Production and electronic duo Javelin used to bring a collection of painted boomboxes — in addition to all of the regular equipment — to shows. Each tuned to the same frequency, the boomboxes, either tethered outside the venue or placed decoratively onstage, could broadcast the performance live.
Jumping straight from tuning to playing, bassist John Clayton treated an audience of a dozen students, music professors and community members to an original movement spliced with excerpts of a Koussevitzky concerto during his recent Hop Garage performance.
Ten minutes before the start of 10A classes last Thursday, Jake Greenberg ’17 strolled into the Black Family Visual Arts Center’s video editing suite with a hot mug of coffee from Dunkin’ Donuts. While other students spent the previous night celebrating Green Key, Greenberg and his classmates from Film Studies 39, an advanced video making class, were busy applying the final touches to their original documentary, “Good Vibes and Duct Tape: Stories with Cindy Pierce.”
Alpha Phi Alpha fraternity will host the 23rd annual Green Key Step Show this Saturday evening in the Hopkins Center’s Moore Theater. This year’s “FIFA World Cup” theme will be incorporated through costumes and video clips shown during the performance.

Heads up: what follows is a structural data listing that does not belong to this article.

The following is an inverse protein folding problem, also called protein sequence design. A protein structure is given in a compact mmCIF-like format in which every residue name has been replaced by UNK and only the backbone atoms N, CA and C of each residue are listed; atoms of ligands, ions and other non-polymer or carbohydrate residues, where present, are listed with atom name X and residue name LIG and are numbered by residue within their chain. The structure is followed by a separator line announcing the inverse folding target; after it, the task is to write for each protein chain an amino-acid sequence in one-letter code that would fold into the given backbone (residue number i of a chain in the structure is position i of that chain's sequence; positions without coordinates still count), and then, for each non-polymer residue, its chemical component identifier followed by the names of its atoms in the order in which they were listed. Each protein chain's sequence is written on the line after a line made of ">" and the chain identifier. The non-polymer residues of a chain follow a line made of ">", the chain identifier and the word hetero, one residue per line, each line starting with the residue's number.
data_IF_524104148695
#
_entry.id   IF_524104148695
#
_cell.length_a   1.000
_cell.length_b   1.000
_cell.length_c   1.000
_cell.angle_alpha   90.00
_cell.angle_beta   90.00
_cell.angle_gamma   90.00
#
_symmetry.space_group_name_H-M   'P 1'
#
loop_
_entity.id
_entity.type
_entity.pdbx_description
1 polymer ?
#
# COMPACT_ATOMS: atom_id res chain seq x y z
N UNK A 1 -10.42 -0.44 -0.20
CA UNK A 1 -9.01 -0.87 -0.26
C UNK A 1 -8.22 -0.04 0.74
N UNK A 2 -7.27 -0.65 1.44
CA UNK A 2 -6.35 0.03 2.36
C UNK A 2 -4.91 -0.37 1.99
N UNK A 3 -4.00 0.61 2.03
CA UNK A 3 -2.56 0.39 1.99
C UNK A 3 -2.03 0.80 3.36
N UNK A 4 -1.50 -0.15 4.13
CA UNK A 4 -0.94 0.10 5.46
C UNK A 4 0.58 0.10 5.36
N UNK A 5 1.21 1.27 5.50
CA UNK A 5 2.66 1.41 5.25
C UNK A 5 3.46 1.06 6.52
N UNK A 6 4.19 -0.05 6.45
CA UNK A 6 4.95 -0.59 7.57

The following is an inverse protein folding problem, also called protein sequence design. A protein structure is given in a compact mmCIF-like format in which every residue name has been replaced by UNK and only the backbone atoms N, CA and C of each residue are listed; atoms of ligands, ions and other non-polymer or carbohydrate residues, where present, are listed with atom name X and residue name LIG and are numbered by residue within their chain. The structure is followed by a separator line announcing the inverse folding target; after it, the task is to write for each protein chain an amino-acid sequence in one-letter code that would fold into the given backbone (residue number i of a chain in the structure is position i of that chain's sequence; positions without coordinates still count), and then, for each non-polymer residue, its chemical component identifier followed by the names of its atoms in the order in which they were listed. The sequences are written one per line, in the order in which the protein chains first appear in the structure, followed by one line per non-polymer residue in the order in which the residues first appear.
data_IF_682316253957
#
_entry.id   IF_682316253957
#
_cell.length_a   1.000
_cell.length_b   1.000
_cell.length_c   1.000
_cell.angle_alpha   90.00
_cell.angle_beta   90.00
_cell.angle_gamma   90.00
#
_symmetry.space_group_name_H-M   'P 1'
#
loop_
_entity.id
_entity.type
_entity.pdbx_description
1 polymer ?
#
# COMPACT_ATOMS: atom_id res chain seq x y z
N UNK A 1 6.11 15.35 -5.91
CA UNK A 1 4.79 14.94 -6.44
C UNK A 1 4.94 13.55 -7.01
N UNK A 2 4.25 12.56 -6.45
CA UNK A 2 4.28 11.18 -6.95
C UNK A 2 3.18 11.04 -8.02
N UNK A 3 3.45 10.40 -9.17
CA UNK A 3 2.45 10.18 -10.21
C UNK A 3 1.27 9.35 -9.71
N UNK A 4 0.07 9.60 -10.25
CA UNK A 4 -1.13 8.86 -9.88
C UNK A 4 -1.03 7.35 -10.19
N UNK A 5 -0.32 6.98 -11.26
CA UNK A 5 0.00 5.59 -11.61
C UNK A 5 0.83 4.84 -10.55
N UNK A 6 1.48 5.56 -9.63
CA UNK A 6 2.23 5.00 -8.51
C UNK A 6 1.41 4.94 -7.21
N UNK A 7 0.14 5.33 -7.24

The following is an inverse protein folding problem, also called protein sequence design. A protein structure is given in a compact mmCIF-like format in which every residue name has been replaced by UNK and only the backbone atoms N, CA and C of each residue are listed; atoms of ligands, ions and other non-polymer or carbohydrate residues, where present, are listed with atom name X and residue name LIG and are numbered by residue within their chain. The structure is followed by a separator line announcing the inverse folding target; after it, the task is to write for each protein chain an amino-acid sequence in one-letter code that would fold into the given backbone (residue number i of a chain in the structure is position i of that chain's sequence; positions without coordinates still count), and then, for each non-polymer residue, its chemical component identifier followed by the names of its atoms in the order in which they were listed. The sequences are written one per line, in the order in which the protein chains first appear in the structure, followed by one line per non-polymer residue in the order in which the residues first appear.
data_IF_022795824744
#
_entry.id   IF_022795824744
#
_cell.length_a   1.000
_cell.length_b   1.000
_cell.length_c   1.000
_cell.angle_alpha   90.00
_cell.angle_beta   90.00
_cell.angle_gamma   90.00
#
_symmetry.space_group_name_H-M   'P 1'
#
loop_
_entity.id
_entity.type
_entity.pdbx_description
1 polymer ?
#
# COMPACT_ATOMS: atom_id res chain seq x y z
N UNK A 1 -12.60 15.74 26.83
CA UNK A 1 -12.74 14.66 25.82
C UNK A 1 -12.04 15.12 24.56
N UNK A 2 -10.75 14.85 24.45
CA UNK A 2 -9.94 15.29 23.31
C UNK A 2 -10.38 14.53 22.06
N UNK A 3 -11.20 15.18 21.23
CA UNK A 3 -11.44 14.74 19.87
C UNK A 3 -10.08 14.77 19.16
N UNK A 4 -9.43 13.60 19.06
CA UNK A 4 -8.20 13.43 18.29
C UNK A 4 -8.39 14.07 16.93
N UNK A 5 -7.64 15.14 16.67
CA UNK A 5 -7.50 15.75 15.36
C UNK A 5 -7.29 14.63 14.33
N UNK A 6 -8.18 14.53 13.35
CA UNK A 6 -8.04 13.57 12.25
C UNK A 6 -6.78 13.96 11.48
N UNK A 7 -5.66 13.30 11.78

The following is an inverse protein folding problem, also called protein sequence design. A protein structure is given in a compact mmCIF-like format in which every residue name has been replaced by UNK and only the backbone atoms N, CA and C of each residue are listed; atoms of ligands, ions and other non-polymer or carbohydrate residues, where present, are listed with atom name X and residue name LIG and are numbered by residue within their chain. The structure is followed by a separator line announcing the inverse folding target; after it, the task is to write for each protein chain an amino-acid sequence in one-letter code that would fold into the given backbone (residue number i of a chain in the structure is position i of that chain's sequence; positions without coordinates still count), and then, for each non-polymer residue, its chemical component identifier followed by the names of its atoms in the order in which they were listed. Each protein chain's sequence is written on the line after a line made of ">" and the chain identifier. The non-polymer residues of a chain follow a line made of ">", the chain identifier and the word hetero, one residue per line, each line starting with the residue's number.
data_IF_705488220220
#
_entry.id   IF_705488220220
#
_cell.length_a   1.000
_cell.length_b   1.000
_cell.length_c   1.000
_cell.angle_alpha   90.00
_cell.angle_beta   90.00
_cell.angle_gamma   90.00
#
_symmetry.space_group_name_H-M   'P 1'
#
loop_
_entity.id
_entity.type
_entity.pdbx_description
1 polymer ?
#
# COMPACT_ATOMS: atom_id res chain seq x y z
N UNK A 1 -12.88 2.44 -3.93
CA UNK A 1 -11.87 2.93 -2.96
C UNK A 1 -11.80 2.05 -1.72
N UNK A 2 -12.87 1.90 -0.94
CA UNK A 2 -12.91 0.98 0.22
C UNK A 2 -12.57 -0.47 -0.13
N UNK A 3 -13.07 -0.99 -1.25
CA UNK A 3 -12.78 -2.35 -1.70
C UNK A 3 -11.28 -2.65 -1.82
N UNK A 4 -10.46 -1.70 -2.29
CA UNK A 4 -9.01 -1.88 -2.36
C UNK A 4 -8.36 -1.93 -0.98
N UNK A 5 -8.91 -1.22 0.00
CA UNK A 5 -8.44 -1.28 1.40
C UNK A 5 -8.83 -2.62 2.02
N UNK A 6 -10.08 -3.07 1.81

As the opening notes of Bennie Moten’s Kansas City Orchestra’s “Moten Swing” sounded on Thursday evening last week, conductor Don Glasgo was at ease. Only a close observer could notice the slight motions of his wrist keeping tempo — a contrast to the stereotypical conductor armed with a baton, elaborately motioning through the rhythms. Through the opening passage, guitarist Zack Cutler ’14 anchored the chord progression with a walking bass line provided by Andrew Shea ’17. Floating on top, pianist Becky Zegans offered variation. Suddenly, there was a blitz of brass which stopped as quickly as it started.
The processes of microbial evolution, for many, would not inspire art. Yet this is precisely what composer Fay Kueen Wang used to create “STEM Arts: Music and Biology,” a composition she will perform tonight in the Oopik Auditorium in the Class of 1978 Life Sciences Center.
A woman stood up from her waiting area chair on the third floor of Dartmouth-Hitchcock Medical Center’s Faulkner Building to inspect a photograph. On the wall before her were over 20 images captured by Vermont photographer Hunter Paye. “Wow, so pretty,” the woman said, leaning in to bring her face within inches of one photograph.
Though the son of two musicians, Michael Blum ’15 did not plan to pursue a career in music when he arrived at the College. Blum has studied music most of his life — his father was his first guitar teacher — but it was not until he played in the orchestra for the College’s production of “Hairspray” his freshman year that he considered pursuing music professionally, he said.